Sunday, January 15, 2017

I'm Still Here

Not having posted for four weeks, you'd be forgiven for thinking I'd dropped off the face of the earth, but I was just having an extended Christmas holiday and settling back into work again. I didn't feel inclined to do a retrospective of the year gone by and I've a horrible feeling that next Christmas I may not feel like doing a retrospective then. In short, I'm somewhat lacking in global optimism just now.

That as may be, things here are going along as normal.

Back to work again. The only thing that happened this week - apart from my usual teaching and colleagues suffering from colds, flu and sprained ankles - was a short intermediate show by the Level 5 BA Jewellery and Related Products students, where they had to make work out of really  non-traditional materials.

Mateur and Colourials - 5

Mateur and Colourials - 4
Work by Xiao Yang. Eggshell, spices, wool.

Mateur and Colourials - 3
Work by Effy Ma. Bread, sugar, plaster, pigment.

Mateur and Colourials - 2
Work by Tilly Wright.





This weekend I was back at The Herbert on what seems to have been the first day of winter as I had to scrape snow and ice off the car for the first time. It warmed up to a wet, cold day:


I was teaching a workshop on precious-jewellery making and in a mere six hours (well, six and a half: we over-ran a bit), the participants made silver rings set with moss-agate. Everyone finished them but most still had to polish them up at home.



There is another next week on using found objects.

This workshop was part of the Craftspace "Made in the Middle" show which is currently at The Herbert and you will recall that I wrote about the opening of this show before, here.

As part of the show, I've put a piece into the handling collection:

Run of the Mill - Handling Collection

Rather amusingly, this was returned to me this week for reconstruction as someone felt that the nail element was too sharp to be handled safely!

'Elf and safety, innit?!


Covered.

Songs used to be just "songs" and anyone could perform them. Over the holiday, Dingo pointed out that at some point the concept of "covers" came along but we couldn't work out when this happened. It may have been at the point when performers started to write and be identified with their own material but it isn't really clear. When Thelonious Monk "performs" Duke Ellington's 'Mood Indigo', we don't think less of him; when Chrissie Hynde "covers" Radiohead's 'Creep', there it is viewed as something second-rate, inauthentic, unoriginal. It seems to me that the important thing is that the "cover" brings something new to the material, exactly as musicians always have.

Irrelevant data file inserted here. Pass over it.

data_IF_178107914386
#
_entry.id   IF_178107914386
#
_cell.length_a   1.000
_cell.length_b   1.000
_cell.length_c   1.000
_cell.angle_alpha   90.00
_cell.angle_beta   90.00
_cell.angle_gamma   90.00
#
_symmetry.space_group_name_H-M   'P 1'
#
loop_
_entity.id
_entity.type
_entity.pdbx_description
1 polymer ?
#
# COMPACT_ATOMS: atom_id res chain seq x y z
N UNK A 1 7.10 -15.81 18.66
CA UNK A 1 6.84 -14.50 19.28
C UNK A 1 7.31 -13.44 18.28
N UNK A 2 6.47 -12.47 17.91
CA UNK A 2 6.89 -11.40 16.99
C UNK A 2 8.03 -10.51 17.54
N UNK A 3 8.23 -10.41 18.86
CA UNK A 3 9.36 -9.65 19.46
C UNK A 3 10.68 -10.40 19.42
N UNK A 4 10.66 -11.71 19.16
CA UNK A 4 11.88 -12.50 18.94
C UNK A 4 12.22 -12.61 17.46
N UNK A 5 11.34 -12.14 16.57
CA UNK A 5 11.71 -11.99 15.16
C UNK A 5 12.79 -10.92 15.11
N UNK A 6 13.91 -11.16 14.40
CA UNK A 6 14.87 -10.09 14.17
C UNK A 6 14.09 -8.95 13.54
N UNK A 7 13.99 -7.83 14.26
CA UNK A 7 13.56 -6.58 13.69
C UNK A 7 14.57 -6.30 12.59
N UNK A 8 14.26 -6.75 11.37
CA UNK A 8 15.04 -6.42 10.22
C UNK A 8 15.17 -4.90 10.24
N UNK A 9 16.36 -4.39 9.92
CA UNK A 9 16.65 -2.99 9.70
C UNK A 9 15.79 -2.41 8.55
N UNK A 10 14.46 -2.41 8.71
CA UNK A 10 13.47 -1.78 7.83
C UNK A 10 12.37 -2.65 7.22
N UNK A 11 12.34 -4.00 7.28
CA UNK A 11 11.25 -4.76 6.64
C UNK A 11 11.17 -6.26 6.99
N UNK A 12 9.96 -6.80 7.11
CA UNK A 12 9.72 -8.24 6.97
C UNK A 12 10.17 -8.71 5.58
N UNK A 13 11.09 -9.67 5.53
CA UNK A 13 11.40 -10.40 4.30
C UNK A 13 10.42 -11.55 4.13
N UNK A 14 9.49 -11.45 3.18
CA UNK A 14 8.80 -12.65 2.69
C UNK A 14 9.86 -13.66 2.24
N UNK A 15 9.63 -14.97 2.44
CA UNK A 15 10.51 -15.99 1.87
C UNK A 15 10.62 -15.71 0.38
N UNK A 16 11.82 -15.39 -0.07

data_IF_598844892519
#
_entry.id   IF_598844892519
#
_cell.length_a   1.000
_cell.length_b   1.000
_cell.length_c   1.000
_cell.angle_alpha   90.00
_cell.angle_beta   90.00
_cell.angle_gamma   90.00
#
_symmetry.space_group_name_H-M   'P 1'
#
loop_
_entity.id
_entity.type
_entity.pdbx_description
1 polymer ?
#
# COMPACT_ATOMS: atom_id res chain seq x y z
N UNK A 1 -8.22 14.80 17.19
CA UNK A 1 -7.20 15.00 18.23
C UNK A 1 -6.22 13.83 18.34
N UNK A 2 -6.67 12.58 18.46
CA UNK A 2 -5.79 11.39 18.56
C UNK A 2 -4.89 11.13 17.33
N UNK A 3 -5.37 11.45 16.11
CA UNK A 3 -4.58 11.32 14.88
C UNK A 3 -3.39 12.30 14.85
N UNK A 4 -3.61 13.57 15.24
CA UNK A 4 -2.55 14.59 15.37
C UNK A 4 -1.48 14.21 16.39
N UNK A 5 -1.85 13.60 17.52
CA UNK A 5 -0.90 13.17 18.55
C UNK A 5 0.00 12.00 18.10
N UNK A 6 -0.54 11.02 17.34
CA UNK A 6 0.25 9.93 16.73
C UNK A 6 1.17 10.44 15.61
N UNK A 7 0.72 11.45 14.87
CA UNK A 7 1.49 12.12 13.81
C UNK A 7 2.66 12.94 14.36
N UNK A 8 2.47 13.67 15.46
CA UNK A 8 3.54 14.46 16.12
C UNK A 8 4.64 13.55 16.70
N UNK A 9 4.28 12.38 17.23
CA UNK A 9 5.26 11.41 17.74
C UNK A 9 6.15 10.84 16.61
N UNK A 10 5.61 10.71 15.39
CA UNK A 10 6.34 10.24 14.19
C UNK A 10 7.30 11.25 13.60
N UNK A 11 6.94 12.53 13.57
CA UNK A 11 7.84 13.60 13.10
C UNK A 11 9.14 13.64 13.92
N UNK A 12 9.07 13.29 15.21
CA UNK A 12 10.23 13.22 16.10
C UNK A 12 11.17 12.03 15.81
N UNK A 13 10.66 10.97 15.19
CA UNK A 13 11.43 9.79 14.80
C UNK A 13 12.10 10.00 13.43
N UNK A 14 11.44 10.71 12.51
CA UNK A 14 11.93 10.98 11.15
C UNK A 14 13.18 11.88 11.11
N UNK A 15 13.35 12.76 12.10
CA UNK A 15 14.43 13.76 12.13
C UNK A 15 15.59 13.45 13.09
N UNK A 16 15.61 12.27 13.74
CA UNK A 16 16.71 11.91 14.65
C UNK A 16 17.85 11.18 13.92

A minor digression to introduce a fantastic performance of a fantastic original! Nostalgia 77's soul version of White Stripe's 'Seven Nation Army'.

Sunday, December 18, 2016

Goodbye to Gaynor

So, Christmas and new year approach and, like most right-thinking people (Left-thinking, I mean!), I won't be sad to put this miserable 2016 to bed. Still, it is also the time of year when people wear silly hats and bad jumpers and it was the week of the student Christmas night out, to which my colleagues, Kate and Jo were invited too:

Brasshouse HND Christmas 2016 - 2

Brasshouse HND Christmas 2016 - 3

In case you are interested, "Rudolph" on the left is actually Andrew Cowley who did so well in the recent World Skills event and which I blogged about here.

Brasshouse HND Christmas 2016 - 1

A great bunch of people.



The main event of the week was the retirement from the School of Jewellery of our Head, Gaynor Andrews. I owe Gaynor a lot: it is down to her that I am employed at the School and she was even responsible for finding me the house I am now living in in Birmingham! She always went above and beyond the job description to ensure that the School thrived and developed in new ways and she will be missed enormously.

Gaynor Andrews' Retirement - 1

Gaynor started at the school as a student in - I think - 1974 and never really left! She has been involved in the School for 40 years and during that time has worked closely with the industry, keeping absolutely up-to-date with all the newest technology and shaping the curriculum of the School to do likewise. It was a testament to her popularity and success that the atrium at the school was packed and that all the current staff and a good number of ex-staff turned up to see her off:

Gaynor Andrews' Retirement - 13

People had flown in for the evening and had travelled across the whole country to be there. As a retirement present, the current staff bought her a pen by one of her most successful alumni, Jack Row (who was also there, of course!):

Gaynor Andrews' Retirement - 10

There was also a book of her time at the School, with some very well-known faces on the front and back covers:

Gaynor Andrews' Retirement - 7

But Zoe Robertson's pages sum up Gaynor's time at the School: